6 Scary Security Practices That Remain Too Common
Security threats evolve rapidly.
Have your security practices evolved with them?
If you’re still clinging to any of the scary security practices described below, you’re not prepared for modern security challenges.
Scary security practices that remain common among some organizations include…
Thinking Antivirus is Enough
In the 1990s, antivirus scanners were able to detect a large portion of threats.
Today, however, many cyberattacks don’t rely on the types of locally run malware that antivirus tools are designed to catch.
Virus scanners are still a useful tool, but they’re only one of many security resources that you should include in your arsenal in the present age of cloud-based, distributed computing.
Relying on Firewalls
For similar reasons, firewalls are also insufficient to prevent modern security threats.
Firewalls help to enforce a security perimeter by separating your systems from the wilds of the public Internet.
The problem with relying only on firewalls, however, is that in many cases you can no longer erect a strong perimeter between your network and the Internet.
For example, if you use public cloud resources, or permit employees to bring their own devices onto the network, enforcing a network perimeter is not feasible.
Firewalls are still useful for protecting internal applications or data that can be completely ensconced behind a network perimeter.
But don’t expect firewalls to be able to protect all of your digital assets.
Sharing Login Credentials
Setting up individual access for each user of a shared database or application is complicated.
As a result, people still do things like store passwords in a shared spreadsheet or Word file.
That’s convenient, but it’s not secure.
Even if you take measures to encrypt the password file, you’re asking for trouble by having it exist in the first place, and sharing it among a group in the second place.
A much better security practice is to make sure that each user has unique credentials for each application or database that he or she needs to access.
And if you have to store passwords somewhere, you should use a secure password manager, not a spreadsheet or document.
Relying on Passwords Alone
On the topic of passwords, if you’re relying on passwords alone to secure your data and software environments, you’re falling short of being as secure as you can be — even if your passwords are securely managed.
Two-factor authentication — which means requiring an additional authentication step, such as entering a code you receive through text message, on top of logging in with a password — is becoming more and more common.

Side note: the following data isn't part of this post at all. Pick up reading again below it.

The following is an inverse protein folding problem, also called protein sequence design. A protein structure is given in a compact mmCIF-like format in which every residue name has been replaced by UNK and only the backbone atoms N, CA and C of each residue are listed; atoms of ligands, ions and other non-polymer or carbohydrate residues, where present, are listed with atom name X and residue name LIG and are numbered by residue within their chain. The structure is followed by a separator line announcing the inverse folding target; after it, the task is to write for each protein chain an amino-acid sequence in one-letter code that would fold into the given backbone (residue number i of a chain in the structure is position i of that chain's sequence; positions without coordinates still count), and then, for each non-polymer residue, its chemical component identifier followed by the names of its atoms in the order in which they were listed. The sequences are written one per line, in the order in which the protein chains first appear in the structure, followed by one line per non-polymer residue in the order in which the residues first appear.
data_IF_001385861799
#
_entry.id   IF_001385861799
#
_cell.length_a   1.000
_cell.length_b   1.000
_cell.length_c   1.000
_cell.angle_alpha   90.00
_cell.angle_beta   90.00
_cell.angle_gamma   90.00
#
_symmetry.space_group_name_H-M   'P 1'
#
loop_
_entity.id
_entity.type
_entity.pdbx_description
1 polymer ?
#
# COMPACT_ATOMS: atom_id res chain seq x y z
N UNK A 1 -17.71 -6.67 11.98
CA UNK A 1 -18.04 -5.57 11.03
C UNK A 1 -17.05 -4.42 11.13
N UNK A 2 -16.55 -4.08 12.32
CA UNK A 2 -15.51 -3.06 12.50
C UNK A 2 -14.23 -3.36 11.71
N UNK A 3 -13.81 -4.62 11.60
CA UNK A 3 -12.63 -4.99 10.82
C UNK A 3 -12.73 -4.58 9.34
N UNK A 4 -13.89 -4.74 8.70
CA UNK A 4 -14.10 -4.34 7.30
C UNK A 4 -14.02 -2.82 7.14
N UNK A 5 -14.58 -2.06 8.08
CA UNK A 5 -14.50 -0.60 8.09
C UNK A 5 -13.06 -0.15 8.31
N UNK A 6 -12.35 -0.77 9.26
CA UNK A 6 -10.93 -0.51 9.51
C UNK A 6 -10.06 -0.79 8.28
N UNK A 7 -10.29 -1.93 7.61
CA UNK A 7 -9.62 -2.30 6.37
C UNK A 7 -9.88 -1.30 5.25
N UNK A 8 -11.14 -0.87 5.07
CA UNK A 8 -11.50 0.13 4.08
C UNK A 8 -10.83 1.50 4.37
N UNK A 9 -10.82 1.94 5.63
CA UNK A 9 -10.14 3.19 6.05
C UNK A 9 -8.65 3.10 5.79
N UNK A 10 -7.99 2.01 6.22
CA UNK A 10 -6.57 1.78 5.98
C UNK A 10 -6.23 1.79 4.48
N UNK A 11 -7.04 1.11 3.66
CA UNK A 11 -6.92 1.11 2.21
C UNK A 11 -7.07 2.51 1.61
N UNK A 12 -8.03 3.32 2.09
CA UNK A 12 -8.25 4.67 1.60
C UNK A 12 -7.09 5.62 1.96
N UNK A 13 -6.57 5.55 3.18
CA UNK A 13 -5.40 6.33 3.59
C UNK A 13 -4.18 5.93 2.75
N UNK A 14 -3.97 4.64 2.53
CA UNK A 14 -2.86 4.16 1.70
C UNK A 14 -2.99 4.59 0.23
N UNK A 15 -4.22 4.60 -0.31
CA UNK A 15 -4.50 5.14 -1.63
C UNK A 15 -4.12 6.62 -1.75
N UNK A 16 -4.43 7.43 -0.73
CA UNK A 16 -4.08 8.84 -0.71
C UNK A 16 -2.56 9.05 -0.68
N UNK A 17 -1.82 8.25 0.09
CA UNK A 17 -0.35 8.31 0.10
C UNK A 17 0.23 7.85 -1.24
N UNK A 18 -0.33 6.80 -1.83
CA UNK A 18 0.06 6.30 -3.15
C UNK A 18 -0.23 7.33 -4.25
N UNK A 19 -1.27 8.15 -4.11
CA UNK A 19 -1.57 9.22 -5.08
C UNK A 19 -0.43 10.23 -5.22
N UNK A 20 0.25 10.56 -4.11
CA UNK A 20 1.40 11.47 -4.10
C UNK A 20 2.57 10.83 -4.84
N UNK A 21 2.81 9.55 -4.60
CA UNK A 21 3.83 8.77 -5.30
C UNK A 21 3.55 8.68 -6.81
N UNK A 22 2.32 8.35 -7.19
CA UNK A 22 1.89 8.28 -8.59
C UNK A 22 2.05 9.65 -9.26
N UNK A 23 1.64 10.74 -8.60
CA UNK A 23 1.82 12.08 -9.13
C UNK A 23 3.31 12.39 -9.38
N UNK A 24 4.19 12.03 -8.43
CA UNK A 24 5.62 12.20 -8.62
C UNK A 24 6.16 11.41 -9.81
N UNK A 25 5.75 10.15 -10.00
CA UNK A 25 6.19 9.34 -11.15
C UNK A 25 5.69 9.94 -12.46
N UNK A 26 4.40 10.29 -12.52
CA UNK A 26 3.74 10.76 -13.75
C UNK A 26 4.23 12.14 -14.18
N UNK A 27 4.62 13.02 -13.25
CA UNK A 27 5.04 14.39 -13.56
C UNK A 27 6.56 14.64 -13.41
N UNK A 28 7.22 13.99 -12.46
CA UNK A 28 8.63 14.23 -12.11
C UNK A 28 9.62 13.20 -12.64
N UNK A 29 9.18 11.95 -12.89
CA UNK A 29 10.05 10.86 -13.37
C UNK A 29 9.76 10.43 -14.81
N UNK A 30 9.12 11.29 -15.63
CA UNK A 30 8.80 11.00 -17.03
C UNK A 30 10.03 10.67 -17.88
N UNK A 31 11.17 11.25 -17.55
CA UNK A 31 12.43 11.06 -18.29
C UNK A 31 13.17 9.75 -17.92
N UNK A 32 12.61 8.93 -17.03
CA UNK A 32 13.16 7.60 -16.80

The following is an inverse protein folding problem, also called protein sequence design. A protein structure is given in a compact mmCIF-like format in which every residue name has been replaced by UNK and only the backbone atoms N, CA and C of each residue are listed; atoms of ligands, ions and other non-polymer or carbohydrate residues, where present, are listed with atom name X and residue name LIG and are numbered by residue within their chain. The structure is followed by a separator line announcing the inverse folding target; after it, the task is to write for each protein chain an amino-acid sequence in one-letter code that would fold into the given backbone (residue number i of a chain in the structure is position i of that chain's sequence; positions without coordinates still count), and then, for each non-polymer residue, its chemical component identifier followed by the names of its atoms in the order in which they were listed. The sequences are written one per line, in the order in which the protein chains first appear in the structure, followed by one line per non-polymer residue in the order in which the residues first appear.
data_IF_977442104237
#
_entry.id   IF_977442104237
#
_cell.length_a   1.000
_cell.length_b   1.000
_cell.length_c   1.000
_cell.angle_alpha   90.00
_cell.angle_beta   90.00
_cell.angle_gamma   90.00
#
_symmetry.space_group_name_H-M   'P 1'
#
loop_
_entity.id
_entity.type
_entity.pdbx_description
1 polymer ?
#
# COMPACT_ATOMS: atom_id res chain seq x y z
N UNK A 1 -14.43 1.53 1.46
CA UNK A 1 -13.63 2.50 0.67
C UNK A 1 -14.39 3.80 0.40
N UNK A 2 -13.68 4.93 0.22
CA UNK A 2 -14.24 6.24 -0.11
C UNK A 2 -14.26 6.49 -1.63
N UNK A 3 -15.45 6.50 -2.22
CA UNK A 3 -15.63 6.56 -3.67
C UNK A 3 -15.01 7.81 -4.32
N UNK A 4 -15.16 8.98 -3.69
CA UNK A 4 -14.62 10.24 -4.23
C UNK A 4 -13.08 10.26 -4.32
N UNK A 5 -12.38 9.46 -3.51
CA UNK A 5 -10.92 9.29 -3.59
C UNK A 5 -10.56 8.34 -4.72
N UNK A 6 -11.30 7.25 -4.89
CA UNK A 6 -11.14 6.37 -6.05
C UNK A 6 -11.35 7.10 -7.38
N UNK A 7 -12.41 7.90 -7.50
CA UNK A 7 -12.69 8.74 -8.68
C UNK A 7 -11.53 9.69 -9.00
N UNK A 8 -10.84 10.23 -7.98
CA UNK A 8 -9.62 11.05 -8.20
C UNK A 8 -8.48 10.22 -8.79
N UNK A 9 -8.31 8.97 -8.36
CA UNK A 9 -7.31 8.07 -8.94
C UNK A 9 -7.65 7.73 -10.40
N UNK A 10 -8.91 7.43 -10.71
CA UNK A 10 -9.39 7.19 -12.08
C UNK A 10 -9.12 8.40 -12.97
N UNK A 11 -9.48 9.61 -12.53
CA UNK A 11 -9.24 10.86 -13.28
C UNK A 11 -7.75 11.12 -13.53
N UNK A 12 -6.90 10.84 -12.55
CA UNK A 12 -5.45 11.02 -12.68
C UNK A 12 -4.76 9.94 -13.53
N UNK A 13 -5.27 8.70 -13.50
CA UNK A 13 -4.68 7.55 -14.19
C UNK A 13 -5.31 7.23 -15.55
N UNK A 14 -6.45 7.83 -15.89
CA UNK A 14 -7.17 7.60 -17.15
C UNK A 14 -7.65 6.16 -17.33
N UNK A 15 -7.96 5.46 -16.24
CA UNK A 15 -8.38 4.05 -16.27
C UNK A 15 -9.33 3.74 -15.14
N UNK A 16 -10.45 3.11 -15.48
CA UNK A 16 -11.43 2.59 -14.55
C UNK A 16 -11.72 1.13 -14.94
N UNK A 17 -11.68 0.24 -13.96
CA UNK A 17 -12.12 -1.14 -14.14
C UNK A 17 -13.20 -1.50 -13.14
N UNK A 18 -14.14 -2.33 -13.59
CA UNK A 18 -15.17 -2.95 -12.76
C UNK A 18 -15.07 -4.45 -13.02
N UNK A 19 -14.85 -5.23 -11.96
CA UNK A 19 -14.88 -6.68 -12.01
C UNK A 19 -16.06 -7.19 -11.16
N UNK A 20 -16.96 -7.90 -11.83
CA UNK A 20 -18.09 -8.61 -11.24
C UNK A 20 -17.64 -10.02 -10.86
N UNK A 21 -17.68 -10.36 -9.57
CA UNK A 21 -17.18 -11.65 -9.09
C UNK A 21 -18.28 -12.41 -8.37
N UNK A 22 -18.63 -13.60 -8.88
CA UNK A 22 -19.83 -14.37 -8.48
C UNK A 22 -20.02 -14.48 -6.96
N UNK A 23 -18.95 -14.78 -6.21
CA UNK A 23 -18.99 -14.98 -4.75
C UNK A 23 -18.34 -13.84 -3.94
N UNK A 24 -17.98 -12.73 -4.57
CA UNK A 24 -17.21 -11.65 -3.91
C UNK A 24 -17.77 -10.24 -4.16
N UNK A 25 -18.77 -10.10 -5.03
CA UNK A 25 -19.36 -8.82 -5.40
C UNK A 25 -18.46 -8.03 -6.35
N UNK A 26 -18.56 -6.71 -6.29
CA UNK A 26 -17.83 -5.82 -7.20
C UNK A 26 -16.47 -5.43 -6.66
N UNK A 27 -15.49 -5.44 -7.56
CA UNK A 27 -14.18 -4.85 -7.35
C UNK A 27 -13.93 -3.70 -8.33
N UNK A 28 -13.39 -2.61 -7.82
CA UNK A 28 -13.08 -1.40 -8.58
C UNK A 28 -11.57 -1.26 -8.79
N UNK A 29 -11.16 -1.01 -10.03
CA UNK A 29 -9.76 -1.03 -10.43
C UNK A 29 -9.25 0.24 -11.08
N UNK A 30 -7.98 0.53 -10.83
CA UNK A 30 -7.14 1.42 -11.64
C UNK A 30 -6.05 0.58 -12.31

Wherever possible, you should take advantage of two-factor authentication.
Sure, it makes logins more complex and time-consuming.
If you can prevent a security breach, however, you’ll save a lot of time and effort in the long run.
Thinking Your Mac Keeps You Safe
Macs (and, for that matter, Linux) were once relatively safe from a majority of the cybersecurity threats that affected Windows.
It was debatable whether that was because of a superior security architecture in Unix-like systems (of which macOS and Linux are examples), or the fact that Windows users were a much larger target for attackers.
Either way, the fact is that many of today’s threats, such as Heartbleed, are server-side attacks that affect all operating systems equally.
The attacks exploit vulnerabilities in Web-based apps, or in protocols used to encrypt or transfer data.
So, even if your entire organization uses Macs, you’re not free from worries about security breaches.
Forgetting to Disable Previous Employees’ Credentials
It can be easy to forget to disable an employee’s accounts when he or she leaves your organization.
In some cases, it’s difficult even to know which accounts the employee set up.
Yet keeping track of the accounts associated with each employee, and disabling or deleting those accounts as an automatic part of the employee offboarding process, is essential.
If you keep accounts active when they are no longer necessary, you needlessly increase your risk of security intrusions.
You also leave open the possibility that a former employee can access sensitive data or applications, which can be a compliance problem.